Wildlife parasitology is a highly diverse area of research encompassing many fields including taxonomy, ecology, pathology and epidemiology, and with participants from extremely disparate scientific fields. In addition, the organisms studied are highly dissimilar, ranging from platyhelminths, nematodes and acanthocephalans to insects, arachnids, crustaceans and protists. This review of the parasites of wildlife in Australia highlights the advances made to date, focussing on the work, interests and major findings of researchers over the years and identifies current significant gaps that exist in our understanding. The review is divided into three sections covering protist, helminth and arthropod parasites. The challenge to document the diversity of parasites in Australia continues at a traditional level but the advent of molecular methods has heightened the significance of this issue. Modern methods are providing an avenue for major advances in documenting and restructuring the phylogeny of protistan parasites in particular, while facilitating the recognition of species complexes in helminth taxa previously defined by traditional morphological methods. The life cycles, ecology and general biology of most parasites of wildlife in Australia are extremely poorly understood. While the phylogenetic origins of the Australian vertebrate fauna are complex, so too are the likely origins of their parasites, which do not necessarily mirror those of their hosts. This aspect of parasite evolution is a continuing area for research in the case of helminths, but remains to be addressed for many other parasitic groups.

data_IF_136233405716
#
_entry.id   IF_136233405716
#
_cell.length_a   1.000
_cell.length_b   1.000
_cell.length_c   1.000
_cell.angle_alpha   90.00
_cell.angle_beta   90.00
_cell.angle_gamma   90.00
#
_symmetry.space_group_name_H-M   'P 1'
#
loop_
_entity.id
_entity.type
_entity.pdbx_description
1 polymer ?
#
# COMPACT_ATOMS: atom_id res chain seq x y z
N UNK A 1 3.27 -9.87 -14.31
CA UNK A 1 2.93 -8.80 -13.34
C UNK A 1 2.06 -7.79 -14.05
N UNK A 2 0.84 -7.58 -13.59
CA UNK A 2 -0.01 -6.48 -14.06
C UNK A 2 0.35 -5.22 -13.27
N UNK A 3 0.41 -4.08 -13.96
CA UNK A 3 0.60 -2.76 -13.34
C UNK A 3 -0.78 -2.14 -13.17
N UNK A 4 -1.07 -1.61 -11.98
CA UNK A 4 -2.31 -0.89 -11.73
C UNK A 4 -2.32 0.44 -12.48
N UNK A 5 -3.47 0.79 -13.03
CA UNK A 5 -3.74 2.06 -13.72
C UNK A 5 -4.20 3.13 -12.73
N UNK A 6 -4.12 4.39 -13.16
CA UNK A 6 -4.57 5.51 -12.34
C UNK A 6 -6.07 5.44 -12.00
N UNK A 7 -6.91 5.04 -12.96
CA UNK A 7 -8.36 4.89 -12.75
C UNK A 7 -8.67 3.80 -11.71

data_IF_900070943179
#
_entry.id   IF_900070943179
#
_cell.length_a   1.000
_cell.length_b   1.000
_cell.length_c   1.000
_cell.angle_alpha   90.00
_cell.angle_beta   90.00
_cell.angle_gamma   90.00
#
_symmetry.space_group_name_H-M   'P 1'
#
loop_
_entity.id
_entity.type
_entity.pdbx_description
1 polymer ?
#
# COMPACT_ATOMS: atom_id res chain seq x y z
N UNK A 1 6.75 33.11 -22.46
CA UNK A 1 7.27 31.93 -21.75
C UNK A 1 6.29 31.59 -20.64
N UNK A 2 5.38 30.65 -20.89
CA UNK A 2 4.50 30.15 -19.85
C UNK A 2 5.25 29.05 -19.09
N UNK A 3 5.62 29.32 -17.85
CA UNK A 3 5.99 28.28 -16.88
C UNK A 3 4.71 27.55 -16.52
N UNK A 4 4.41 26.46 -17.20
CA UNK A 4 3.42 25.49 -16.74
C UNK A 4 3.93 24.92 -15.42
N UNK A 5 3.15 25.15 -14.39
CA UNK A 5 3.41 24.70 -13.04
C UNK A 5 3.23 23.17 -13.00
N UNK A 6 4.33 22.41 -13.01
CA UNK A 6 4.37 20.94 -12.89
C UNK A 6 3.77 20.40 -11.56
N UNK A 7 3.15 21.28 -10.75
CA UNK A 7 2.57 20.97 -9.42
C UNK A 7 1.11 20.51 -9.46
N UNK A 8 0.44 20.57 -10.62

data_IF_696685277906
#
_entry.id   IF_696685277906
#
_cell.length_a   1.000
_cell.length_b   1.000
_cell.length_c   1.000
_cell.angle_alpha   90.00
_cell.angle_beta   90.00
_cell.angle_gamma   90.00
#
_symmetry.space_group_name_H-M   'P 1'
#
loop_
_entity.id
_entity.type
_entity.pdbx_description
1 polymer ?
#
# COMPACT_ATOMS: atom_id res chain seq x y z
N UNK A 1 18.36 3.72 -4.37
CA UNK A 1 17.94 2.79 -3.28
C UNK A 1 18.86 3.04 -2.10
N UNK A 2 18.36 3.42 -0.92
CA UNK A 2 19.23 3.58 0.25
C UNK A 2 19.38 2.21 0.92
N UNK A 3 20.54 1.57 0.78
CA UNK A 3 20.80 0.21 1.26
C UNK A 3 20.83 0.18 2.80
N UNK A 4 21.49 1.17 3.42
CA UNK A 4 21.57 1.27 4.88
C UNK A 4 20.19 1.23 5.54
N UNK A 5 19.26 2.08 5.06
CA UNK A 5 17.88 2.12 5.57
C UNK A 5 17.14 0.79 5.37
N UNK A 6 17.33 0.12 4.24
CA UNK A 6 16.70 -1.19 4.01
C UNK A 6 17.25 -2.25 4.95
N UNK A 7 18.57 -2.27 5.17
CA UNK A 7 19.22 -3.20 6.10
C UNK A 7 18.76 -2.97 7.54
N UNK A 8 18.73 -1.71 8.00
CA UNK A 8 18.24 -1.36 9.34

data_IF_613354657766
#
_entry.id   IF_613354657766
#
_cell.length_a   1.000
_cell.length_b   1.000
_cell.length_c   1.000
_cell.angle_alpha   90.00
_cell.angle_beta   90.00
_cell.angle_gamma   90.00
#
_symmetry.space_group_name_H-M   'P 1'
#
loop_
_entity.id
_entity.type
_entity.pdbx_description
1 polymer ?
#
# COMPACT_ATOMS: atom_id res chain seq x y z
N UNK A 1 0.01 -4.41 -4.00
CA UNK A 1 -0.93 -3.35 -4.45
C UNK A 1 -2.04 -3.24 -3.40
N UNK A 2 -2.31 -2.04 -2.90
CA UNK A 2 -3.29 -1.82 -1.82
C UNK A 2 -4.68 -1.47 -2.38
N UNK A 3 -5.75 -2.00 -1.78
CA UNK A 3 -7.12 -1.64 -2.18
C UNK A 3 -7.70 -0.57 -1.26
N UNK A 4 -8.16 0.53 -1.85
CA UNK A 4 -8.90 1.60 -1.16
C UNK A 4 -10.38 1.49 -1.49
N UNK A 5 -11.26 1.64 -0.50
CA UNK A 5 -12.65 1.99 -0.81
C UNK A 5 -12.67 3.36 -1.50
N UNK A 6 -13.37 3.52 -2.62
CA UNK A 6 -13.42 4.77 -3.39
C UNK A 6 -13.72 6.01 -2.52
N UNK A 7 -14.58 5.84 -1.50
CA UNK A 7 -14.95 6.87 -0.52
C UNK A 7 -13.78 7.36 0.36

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Vol. 66 • No. 4